Distracted driving catches blame for about 10% of all U.S. highway fatalities, according to government data, but if driver’s texting and chatting on their smartphones hasn’t become a serious enough problem, the situation could soon get even worse. Federal regulators are warning that drivers using Apple Vision VR headsets pose a “reckless” risk to everyone on the road.
More than 3,500 people a year are being killed due to distracted driving. Smartphones, such as the Apple iPhone, catch much of the blame, making it easy for motorists to make calls, text, even play games while behind the wheel. Now, however, a new digital toy could create further chaos on the road.
Earlier this month, a driver reportedly was pulled over and cited by police for driving while wearing the new Apple Vision Pro goggles. The technology is the latest in a growing list of virtual and augmented reality headsets permitting users to do everything from play videogames to text messages, make video calls and run other apps. What Vision Pro is not designed to do is let motorists drive a car.
Growing concerns about technology
Today’s automobiles are loaded with technology – such as forward collision warning and blind spot detection — designed to reduce the risk of crashes, whether involving pedestrians, bicyclists or other vehicles.
But other technologies complicate matters. Reversing a long-downward trend, the number of highway fatalities has actually risen over the past 17 years since Apple introduced its first iPhone. That’s particularly noticeable when it comes to pedestrian deaths. In 2007, 4,600 were killed in traffic incidents, according to a report on distracted driving by Cambridge Mobile Telematics. That rose to 7,500, the study showed, in 2021. That was a 40-year record.
Smartphones aren’t the only concern for safety advocates, however. There are a growing number of crash reports involving motorists misusing semi-autonomous systems such as Tesla’s Autopilot and Full Self-Driving technologies.
Now, however, virtual and augmented reality headsets are poised to become the next big consumer technology, the Apple Vision Pro generating a huge buzz since it went into public release.
NHTSA issues a warning
The National Highway Traffic Safety Administration has raised a warning flag after a number of drivers began loading social media posts showing them behind the wheel while wearing Vision Pro goggles. One, posted by Dante Lentini, also appeared to show him being pulled over and cited by police. Subsequently, he claimed the post was a “skit.” While he did actually drive his Tesla in Autopilot mode while wearing the Apple headset, Lentini told Gizmodo that the shots of police were shot elsewhere and “cut in” the video he made.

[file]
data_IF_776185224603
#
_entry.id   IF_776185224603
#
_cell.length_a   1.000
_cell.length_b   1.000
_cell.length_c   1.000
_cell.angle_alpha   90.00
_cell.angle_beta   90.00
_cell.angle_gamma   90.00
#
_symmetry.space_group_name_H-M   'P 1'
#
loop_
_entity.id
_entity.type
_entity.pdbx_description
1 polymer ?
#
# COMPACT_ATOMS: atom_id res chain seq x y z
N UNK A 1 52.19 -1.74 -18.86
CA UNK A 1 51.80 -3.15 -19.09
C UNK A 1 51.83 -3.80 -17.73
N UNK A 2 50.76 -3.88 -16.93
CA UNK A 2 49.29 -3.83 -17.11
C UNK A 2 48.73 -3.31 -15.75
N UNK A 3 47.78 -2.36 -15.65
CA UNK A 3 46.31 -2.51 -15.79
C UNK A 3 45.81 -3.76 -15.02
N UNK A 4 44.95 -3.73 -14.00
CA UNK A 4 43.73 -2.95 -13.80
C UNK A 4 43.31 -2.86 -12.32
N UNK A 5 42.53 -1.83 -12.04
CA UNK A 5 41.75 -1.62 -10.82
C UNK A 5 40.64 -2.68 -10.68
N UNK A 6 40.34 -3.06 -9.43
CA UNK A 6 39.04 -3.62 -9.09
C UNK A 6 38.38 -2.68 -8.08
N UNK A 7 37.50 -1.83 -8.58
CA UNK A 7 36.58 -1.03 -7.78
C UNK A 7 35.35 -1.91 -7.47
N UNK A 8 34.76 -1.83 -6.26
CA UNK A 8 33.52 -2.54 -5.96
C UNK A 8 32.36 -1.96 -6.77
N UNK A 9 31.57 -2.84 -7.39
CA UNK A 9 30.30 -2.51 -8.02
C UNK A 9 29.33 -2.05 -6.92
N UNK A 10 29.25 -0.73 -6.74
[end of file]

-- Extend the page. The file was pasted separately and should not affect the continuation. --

Safety advocates didn’t think that video – or others posted since then—was funny. Anything but, the agency issuing a statement saying, “Driving while wearing a VR headset is reckless and disregards the safety of everyone on the road.”
In a post on X, U.S. Secretary of Transportation Pete Buttigieg said, “Reminder—ALL advanced driver assistance systems available today require the human driver to be in control and fully engaged in the driving task at all times.”
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Apple could step in
Since first introducing the iPhone 17 years ago, Apple has taken a few steps to try to minimize the impact on distracted driving. Owners can go into Settings to enable the phone to detect when it’s being used in a moving vehicle. It then minimizes alerts and other functions that might catch the eyes and ears of a driver. The question is whether the tech giant will take a similar step to have the Vision Pro headset recognize whether it’s being used in a moving vehicle.
Part of the challenge is finding a way to detect whether the headset is being used by the driver or some other passenger. Some parents might be glad to have their kids distracted on a long trip by letting them wear the Vision Pro.
Motorists ignore the warnings
In its iPhone support page, Apple notes that the mobile setting “is not a substitute for following all the rules that prohibit distracted driving.”
The Vision Pro user guide, meanwhile, says it is “important to use the device in a safe manner,” adding that it should “never (be used) while operating a moving vehicle, bicycle, heavy machinery, or in any other situations requiring attention to safety.”
For its part, Tesla also advises motorists that they must always maintain at least a light grip on the steering wheel and remain aware of driving conditions, ready to retake control in a hurry, if necessary. There are plenty of social media posts showing that advice being ignored. And there’ve been a number of crashes, many fatal, underscoring the potential dangers.
Whether the Vision Pro and similar devices wind up making the distracted driving problem even worse remains to be seen – but the risks are clearly there.